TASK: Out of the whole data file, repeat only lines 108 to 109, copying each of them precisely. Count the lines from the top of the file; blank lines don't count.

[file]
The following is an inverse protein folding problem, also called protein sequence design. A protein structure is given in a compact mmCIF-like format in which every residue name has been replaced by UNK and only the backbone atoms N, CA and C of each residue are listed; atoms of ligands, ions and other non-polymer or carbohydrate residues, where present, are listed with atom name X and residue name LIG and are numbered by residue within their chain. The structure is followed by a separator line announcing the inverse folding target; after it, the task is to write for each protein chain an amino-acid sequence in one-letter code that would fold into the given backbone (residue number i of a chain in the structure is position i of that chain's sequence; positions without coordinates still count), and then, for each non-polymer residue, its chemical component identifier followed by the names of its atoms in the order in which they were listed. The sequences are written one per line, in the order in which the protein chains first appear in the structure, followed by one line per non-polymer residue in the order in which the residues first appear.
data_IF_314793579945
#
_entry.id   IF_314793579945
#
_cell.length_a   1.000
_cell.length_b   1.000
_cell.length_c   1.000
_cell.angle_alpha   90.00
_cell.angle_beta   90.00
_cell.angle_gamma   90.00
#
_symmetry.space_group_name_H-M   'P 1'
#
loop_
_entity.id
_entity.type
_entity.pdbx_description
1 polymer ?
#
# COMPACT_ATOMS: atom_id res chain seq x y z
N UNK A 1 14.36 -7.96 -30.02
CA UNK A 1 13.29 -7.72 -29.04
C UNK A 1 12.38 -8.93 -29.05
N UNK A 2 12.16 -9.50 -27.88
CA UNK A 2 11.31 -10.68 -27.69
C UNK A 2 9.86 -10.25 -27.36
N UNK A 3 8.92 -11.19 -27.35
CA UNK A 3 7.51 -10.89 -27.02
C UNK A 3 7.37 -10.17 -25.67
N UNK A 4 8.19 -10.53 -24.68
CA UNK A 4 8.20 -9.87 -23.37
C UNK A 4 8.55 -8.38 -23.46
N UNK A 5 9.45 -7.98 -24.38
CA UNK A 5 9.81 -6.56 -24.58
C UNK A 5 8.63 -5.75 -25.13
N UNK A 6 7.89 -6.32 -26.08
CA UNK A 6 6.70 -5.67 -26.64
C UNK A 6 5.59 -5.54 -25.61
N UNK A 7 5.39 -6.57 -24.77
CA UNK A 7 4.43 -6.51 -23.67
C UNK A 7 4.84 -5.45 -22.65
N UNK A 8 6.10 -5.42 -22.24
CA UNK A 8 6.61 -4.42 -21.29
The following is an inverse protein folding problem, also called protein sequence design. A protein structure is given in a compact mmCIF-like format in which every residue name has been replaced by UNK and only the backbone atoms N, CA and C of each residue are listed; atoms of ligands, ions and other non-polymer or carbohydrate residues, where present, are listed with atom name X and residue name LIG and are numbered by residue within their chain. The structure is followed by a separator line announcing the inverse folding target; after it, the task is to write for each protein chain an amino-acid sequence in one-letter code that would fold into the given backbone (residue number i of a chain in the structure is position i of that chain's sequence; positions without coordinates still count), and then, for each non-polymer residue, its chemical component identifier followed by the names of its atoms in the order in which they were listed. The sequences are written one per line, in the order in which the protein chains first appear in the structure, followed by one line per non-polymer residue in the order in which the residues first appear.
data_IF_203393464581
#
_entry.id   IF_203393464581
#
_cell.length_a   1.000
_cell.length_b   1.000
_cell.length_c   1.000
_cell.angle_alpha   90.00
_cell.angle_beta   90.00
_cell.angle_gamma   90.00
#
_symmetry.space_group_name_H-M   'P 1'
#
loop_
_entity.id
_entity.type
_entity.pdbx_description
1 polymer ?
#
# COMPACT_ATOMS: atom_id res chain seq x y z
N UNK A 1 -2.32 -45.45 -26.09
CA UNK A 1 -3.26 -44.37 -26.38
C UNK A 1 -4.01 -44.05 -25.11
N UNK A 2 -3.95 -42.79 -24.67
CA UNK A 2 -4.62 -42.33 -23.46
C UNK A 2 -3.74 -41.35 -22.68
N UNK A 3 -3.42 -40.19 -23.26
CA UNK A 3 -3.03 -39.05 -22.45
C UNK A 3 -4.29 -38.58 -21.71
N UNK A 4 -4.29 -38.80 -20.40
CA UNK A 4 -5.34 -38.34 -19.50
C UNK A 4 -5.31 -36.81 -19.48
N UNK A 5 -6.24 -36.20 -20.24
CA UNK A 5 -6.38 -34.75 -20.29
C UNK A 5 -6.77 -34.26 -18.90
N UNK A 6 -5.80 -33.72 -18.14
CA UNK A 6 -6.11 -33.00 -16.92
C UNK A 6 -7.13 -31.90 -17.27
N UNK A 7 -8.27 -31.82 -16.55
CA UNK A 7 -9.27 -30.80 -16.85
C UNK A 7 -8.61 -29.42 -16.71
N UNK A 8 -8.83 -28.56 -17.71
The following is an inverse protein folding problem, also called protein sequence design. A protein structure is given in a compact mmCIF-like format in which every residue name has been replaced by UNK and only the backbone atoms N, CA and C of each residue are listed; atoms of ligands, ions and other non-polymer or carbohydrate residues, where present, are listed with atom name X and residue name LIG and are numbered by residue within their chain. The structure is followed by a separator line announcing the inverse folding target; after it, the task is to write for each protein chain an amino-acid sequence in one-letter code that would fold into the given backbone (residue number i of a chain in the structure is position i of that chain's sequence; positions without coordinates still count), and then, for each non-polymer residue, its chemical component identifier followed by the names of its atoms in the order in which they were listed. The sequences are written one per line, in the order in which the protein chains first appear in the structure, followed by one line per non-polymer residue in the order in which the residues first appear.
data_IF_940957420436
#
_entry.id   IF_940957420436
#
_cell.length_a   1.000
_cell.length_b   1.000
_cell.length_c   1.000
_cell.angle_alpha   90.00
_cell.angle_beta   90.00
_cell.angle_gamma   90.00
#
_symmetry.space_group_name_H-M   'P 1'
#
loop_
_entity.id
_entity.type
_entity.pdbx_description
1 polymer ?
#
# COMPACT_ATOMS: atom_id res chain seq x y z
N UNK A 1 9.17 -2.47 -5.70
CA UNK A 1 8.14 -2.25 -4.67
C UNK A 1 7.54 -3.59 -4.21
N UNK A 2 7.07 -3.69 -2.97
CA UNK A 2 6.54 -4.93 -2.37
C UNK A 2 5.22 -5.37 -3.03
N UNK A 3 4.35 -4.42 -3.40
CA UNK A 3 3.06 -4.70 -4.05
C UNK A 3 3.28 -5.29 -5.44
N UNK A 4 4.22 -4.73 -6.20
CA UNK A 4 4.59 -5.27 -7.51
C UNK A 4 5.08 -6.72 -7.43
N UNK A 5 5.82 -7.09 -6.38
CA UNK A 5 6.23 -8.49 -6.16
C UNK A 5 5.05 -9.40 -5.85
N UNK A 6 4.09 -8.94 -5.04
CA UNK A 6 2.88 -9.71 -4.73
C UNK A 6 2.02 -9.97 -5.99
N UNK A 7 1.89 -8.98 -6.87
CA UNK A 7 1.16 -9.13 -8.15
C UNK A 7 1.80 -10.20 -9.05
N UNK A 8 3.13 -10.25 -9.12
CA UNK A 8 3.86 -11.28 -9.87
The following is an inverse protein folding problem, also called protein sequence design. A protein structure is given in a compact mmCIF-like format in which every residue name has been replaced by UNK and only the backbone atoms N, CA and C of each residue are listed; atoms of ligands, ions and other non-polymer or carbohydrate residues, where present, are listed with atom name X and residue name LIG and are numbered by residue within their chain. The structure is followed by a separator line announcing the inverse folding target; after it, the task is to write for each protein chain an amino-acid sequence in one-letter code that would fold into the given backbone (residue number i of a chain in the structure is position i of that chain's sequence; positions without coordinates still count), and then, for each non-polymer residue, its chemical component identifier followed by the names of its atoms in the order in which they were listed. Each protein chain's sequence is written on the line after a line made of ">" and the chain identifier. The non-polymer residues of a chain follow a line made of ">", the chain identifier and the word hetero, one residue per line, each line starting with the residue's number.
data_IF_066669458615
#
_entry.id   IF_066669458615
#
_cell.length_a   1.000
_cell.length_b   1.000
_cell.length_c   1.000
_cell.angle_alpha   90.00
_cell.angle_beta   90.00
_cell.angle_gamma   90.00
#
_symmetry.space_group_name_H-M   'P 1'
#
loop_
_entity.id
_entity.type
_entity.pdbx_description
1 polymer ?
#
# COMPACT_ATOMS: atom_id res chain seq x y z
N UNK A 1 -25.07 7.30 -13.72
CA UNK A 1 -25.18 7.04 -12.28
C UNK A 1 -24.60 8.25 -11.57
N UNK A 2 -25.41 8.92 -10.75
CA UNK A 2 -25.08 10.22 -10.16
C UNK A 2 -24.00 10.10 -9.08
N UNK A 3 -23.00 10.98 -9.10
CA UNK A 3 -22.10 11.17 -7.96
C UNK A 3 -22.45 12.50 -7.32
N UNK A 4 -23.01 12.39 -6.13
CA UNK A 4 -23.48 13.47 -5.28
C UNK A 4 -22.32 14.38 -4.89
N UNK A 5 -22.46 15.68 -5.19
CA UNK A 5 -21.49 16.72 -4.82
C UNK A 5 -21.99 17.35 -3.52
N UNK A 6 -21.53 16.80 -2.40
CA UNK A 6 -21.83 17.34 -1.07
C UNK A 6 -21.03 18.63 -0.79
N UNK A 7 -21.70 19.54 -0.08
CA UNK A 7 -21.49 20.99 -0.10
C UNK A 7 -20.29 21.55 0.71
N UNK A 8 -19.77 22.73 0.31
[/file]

# COMPACT_ATOMS: atom_id res chain seq x y z
N UNK A 1 9.17 -2.47 -5.70